Culture & Leisure

Dark tourism in Chernobyl

Still remember Chernobyl where the nuclear disaster happened more than 30 years ago? Nowadays, Chernobyl has become one of the main tourist attractions in Ukraine. Watch and know more about dark tourism.


Hong Kong budget plan subsidizes employment programmes under weak economy

  • The Young Reporter
  • By: BellaHuang、Cynthia Lin、ShukmanSo、Sunny SunEdited by: Mark Chen、AlecLastimosa
  • 2020-02-27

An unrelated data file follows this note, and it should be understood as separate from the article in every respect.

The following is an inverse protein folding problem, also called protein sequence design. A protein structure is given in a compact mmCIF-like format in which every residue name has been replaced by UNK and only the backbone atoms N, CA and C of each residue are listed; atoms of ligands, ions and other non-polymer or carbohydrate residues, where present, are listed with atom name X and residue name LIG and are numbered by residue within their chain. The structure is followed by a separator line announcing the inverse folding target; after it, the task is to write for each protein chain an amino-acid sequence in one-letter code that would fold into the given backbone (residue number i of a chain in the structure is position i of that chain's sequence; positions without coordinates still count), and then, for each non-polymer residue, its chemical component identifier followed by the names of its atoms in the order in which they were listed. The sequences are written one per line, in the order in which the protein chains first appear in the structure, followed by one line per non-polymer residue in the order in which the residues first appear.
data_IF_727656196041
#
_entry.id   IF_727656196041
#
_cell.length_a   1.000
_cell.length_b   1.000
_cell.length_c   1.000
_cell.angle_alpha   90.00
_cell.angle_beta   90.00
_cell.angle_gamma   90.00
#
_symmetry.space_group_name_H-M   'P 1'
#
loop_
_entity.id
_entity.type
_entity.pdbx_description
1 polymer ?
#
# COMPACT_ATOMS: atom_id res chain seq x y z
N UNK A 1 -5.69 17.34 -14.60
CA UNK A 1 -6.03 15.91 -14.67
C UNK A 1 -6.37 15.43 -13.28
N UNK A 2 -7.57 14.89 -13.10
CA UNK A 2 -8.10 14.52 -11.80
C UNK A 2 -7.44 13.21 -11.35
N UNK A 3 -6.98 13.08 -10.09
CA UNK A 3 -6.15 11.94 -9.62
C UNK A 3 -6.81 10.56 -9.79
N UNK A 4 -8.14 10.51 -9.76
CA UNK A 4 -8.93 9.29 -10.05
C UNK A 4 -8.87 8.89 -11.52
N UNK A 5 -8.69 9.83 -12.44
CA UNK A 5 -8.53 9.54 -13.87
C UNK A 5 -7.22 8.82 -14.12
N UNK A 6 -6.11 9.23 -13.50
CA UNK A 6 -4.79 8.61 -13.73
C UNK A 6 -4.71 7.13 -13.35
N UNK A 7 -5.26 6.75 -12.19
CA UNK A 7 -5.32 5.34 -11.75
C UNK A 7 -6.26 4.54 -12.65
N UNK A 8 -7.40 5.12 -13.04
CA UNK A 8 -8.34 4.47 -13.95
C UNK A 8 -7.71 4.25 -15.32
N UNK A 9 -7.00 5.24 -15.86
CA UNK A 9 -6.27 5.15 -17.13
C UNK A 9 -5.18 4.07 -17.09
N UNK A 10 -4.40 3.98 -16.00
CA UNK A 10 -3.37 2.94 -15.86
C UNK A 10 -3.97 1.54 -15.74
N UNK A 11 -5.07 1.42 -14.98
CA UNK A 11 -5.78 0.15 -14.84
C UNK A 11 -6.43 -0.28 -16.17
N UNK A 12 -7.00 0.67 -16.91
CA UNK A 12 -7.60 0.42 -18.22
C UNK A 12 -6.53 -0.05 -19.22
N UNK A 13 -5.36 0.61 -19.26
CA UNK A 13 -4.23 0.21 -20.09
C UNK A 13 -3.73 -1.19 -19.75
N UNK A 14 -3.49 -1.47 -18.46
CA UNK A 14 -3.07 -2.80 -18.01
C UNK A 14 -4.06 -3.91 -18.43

The Hong Kong government will provide additional annual funding of $30 million for employment programmes of the Labour Department to relieve job loss and financial pressure on individuals and companies, said Financial Secretary Paul Chan Mo-po in the Feb 26 budget plan. The economy in Hong Kong has been hit hard by the outbreak of the coronavirus and months of anti-government protests, which makes the labour market subject to huge pressure. According to the Census and Statistics Department, the seasonally adjusted unemployment rate in Hong Kong has risen to 3.4% from November 2019 to January 2020.  Over the same period, the employed population has decreased by over 10,000 to 3.80 million, and the number of people available for work has dropped by around 16,300 to 3.93 million. "The labour market eased further as economic conditions continued to worsen," said Law Chi-kwong, Secretary for Labour and Welfare. "The year-on-year decline in total employment widened further," he added. Dr Law said that the dramatic fall in employment rate signified that some people may have chosen to leave the labour force after losing their jobs. In light of the worsened employment situation, Paul Chan encourages employers to hire the elderly, the disabled and young school leavers by raising the ceiling of on-the-job training allowance under different employment programmes. The Youth Employment and Training Programme is a pre-training programme for all young school leavers aged 15 to 24. Participants of the programme can apply for one-month internships provided by the government, welfare agencies and private enterprises, as well as an internship allowance of $45,800. "I came to Hong Kong last year and worked as a handyman. But our industry has been affected by anti-government protests since last September," said Wong Tsz-Hong, 23, who has been working after graduating from high school in Foshan, Guangdong. …